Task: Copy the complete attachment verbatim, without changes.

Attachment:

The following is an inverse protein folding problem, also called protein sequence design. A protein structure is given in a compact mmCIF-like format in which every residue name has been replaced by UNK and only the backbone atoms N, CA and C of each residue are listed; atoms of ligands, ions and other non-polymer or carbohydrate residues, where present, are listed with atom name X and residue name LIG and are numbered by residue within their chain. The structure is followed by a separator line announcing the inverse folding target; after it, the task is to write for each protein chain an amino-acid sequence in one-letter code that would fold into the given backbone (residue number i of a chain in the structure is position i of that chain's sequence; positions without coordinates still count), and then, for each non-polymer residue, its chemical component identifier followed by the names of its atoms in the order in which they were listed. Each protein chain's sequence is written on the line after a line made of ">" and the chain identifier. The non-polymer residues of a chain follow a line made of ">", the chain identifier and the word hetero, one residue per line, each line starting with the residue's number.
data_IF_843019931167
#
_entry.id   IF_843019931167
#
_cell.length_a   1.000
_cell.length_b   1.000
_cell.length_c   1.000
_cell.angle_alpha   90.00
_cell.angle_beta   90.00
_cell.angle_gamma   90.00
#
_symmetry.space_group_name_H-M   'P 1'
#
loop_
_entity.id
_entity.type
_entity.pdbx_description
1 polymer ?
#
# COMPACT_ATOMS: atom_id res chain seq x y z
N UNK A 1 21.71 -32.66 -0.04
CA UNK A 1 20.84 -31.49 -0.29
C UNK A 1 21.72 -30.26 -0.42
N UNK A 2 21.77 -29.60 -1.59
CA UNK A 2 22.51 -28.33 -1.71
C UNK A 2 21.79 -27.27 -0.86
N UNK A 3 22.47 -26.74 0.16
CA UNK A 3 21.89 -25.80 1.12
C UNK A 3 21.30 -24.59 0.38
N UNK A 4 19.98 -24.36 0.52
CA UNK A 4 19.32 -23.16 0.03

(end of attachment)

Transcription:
The following is an inverse protein folding problem, also called protein sequence design. A protein structure is given in a compact mmCIF-like format in which every residue name has been replaced by UNK and only the backbone atoms N, CA and C of each residue are listed; atoms of ligands, ions and other non-polymer or carbohydrate residues, where present, are listed with atom name X and residue name LIG and are numbered by residue within their chain. The structure is followed by a separator line announcing the inverse folding target; after it, the task is to write for each protein chain an amino-acid sequence in one-letter code that would fold into the given backbone (residue number i of a chain in the structure is position i of that chain's sequence; positions without coordinates still count), and then, for each non-polymer residue, its chemical component identifier followed by the names of its atoms in the order in which they were listed. Each protein chain's sequence is written on the line after a line made of ">" and the chain identifier. The non-polymer residues of a chain follow a line made of ">", the chain identifier and the word hetero, one residue per line, each line starting with the residue's number.
data_IF_843019931167
#
_entry.id   IF_843019931167
#
_cell.length_a   1.000
_cell.length_b   1.000
_cell.length_c   1.000
_cell.angle_alpha   90.00
_cell.angle_beta   90.00
_cell.angle_gamma   90.00
#
_symmetry.space_group_name_H-M   'P 1'
#
loop_
_entity.id
_entity.type
_entity.pdbx_description
1 polymer ?
#
# COMPACT_ATOMS: atom_id res chain seq x y z
N UNK A 1 21.71 -32.66 -0.04
CA UNK A 1 20.84 -31.49 -0.29
C UNK A 1 21.72 -30.26 -0.42
N UNK A 2 21.77 -29.60 -1.59
CA UNK A 2 22.51 -28.33 -1.71
C UNK A 2 21.79 -27.27 -0.86
N UNK A 3 22.47 -26.74 0.16
CA UNK A 3 21.89 -25.80 1.12
C UNK A 3 21.30 -24.59 0.38
N UNK A 4 19.98 -24.36 0.52
CA UNK A 4 19.32 -23.16 0.03